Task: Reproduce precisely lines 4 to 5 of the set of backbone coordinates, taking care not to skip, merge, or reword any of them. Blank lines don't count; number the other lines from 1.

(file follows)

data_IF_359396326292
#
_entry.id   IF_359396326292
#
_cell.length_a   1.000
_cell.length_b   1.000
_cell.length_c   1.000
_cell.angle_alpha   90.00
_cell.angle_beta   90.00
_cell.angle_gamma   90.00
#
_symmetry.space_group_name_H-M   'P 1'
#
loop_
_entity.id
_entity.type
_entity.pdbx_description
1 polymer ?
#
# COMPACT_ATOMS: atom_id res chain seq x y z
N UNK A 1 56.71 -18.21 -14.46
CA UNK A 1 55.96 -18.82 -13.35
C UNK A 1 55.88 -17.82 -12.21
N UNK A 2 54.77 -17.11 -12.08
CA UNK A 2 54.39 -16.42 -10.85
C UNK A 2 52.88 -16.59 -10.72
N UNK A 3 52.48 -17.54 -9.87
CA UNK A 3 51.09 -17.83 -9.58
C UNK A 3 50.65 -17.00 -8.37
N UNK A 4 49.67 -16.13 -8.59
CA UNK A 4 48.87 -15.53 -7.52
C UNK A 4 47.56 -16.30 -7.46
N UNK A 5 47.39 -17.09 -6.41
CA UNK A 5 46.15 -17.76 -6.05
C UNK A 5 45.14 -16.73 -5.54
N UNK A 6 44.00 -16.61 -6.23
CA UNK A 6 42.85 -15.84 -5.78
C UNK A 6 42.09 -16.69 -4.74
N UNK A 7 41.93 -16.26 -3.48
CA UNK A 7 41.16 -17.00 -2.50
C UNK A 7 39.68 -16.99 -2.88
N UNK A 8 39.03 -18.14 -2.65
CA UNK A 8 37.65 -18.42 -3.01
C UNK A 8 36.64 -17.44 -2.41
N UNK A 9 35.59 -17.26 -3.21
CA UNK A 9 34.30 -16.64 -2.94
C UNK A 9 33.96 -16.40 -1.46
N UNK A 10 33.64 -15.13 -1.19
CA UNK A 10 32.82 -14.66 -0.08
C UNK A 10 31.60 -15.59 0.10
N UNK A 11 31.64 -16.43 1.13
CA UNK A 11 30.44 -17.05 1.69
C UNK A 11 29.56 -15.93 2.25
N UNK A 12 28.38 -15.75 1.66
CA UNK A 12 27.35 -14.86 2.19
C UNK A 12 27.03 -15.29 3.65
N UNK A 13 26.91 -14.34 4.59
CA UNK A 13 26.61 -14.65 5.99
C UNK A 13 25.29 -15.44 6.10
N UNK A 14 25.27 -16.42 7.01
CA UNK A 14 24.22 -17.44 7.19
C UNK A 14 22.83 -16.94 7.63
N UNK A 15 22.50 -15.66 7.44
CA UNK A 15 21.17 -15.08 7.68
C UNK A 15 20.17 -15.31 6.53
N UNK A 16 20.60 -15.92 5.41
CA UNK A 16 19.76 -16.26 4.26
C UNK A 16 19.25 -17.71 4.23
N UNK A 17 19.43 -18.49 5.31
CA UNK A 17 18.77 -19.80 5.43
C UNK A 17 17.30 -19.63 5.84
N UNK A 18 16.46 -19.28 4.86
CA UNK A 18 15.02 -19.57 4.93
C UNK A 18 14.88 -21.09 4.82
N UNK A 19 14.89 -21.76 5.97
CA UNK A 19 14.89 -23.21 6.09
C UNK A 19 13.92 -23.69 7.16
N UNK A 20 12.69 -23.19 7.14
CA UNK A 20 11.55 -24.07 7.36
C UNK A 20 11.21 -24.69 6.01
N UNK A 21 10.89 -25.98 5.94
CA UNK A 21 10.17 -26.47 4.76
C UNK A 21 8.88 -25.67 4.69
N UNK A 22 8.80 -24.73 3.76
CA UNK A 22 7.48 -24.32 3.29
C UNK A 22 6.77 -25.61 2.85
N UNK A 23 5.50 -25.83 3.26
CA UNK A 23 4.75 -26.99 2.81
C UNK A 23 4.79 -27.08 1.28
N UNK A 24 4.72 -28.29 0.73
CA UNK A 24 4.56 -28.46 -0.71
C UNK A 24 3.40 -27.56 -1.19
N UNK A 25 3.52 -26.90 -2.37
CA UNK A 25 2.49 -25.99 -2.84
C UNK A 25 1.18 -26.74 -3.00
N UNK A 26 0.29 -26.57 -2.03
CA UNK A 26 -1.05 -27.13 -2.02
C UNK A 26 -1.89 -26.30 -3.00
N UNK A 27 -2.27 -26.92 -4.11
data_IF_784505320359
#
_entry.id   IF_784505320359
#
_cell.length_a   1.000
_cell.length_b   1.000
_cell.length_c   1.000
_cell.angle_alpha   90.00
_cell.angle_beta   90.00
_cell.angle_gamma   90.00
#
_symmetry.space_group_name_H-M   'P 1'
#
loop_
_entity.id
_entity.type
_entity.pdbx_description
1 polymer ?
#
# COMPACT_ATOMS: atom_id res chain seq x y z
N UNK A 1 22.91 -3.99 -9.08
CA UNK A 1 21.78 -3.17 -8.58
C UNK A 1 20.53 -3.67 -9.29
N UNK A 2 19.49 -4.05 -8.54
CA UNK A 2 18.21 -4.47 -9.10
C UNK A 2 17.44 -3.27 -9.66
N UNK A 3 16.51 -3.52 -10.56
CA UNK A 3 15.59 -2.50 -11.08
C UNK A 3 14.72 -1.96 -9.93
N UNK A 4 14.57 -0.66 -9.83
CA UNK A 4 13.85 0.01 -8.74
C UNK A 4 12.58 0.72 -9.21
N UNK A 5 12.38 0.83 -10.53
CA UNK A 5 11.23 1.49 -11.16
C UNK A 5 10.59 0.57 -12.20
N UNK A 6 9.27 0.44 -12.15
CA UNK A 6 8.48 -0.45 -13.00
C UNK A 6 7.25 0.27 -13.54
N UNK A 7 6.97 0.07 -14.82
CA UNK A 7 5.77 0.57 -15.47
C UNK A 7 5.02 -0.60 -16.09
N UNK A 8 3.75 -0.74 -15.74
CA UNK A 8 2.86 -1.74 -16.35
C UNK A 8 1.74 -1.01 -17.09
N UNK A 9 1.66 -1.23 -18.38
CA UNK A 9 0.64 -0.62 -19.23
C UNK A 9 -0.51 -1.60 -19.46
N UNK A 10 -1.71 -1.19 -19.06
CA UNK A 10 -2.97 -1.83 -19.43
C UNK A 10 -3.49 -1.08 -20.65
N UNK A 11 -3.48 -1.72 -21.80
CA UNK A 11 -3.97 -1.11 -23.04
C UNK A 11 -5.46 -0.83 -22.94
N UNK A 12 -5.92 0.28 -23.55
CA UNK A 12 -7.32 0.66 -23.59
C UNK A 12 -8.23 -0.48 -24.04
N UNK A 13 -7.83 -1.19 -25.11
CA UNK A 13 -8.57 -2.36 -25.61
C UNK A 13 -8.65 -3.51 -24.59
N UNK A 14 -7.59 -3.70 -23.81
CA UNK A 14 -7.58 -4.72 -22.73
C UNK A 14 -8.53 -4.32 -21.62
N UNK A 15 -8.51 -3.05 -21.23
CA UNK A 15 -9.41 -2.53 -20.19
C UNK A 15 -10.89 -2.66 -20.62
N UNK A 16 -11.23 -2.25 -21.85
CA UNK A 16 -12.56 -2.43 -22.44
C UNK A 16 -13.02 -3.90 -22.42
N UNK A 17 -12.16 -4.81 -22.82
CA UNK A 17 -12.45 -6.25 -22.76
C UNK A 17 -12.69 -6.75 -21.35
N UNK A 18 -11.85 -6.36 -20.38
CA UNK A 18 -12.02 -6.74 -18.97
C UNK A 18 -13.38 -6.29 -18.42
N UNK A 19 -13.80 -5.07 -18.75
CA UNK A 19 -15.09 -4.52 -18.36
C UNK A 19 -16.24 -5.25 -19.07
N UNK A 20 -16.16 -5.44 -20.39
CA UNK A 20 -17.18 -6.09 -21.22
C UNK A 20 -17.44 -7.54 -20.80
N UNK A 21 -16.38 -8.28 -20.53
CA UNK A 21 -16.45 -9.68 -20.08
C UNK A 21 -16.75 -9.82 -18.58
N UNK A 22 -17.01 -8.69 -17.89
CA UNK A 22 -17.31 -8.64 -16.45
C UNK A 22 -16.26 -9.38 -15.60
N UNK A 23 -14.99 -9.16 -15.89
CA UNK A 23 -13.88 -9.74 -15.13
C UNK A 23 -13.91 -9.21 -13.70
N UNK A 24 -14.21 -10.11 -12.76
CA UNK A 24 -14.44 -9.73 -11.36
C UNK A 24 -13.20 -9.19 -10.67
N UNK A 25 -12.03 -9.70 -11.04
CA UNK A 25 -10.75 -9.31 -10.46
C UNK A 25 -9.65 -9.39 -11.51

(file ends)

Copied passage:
#
_cell.length_a   1.000